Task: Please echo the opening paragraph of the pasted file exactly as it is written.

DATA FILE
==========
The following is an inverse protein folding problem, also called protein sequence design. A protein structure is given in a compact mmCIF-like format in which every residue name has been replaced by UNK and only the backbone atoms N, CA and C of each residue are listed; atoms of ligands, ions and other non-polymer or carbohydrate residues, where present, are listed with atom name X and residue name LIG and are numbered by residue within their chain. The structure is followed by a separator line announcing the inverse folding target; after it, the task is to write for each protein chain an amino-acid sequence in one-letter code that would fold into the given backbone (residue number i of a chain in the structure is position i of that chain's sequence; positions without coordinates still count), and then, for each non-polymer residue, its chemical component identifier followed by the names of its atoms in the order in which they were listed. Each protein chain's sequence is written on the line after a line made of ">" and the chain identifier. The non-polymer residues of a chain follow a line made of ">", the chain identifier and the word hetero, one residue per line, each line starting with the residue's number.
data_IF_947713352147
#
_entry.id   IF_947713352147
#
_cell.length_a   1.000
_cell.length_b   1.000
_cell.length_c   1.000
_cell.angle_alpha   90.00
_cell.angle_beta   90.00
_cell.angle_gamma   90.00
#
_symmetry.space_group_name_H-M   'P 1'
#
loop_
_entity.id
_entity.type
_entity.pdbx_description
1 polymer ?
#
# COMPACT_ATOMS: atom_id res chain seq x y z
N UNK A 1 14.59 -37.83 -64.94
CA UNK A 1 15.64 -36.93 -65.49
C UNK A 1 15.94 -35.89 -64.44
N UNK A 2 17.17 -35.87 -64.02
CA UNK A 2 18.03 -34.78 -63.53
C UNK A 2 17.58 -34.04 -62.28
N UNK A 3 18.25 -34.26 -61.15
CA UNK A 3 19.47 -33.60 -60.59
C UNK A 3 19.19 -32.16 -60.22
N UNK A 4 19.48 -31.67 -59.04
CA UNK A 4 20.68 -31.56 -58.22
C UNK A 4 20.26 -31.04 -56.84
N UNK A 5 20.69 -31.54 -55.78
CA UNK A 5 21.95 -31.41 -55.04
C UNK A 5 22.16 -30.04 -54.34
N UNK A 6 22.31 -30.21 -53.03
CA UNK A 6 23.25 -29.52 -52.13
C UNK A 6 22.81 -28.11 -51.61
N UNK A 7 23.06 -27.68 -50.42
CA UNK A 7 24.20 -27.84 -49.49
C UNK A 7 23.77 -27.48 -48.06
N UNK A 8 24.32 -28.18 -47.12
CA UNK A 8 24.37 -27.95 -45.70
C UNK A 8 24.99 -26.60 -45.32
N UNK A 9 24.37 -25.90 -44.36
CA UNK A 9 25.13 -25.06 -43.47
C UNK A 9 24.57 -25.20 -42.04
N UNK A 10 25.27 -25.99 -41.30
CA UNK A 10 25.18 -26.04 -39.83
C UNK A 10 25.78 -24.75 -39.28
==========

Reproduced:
The following is an inverse protein folding problem, also called protein sequence design. A protein structure is given in a compact mmCIF-like format in which every residue name has been replaced by UNK and only the backbone atoms N, CA and C of each residue are listed; atoms of ligands, ions and other non-polymer or carbohydrate residues, where present, are listed with atom name X and residue name LIG and are numbered by residue within their chain. The structure is followed by a separator line announcing the inverse folding target; after it, the task is to write for each protein chain an amino-acid sequence in one-letter code that would fold into the given backbone (residue number i of a chain in the structure is position i of that chain's sequence; positions without coordinates still count), and then, for each non-polymer residue, its chemical component identifier followed by the names of its atoms in the order in which they were listed. Each protein chain's sequence is written on the line after a line made of ">" and the chain identifier. The non-polymer residues of a chain follow a line made of ">", the chain identifier and the word hetero, one residue per line, each line starting with the residue's number.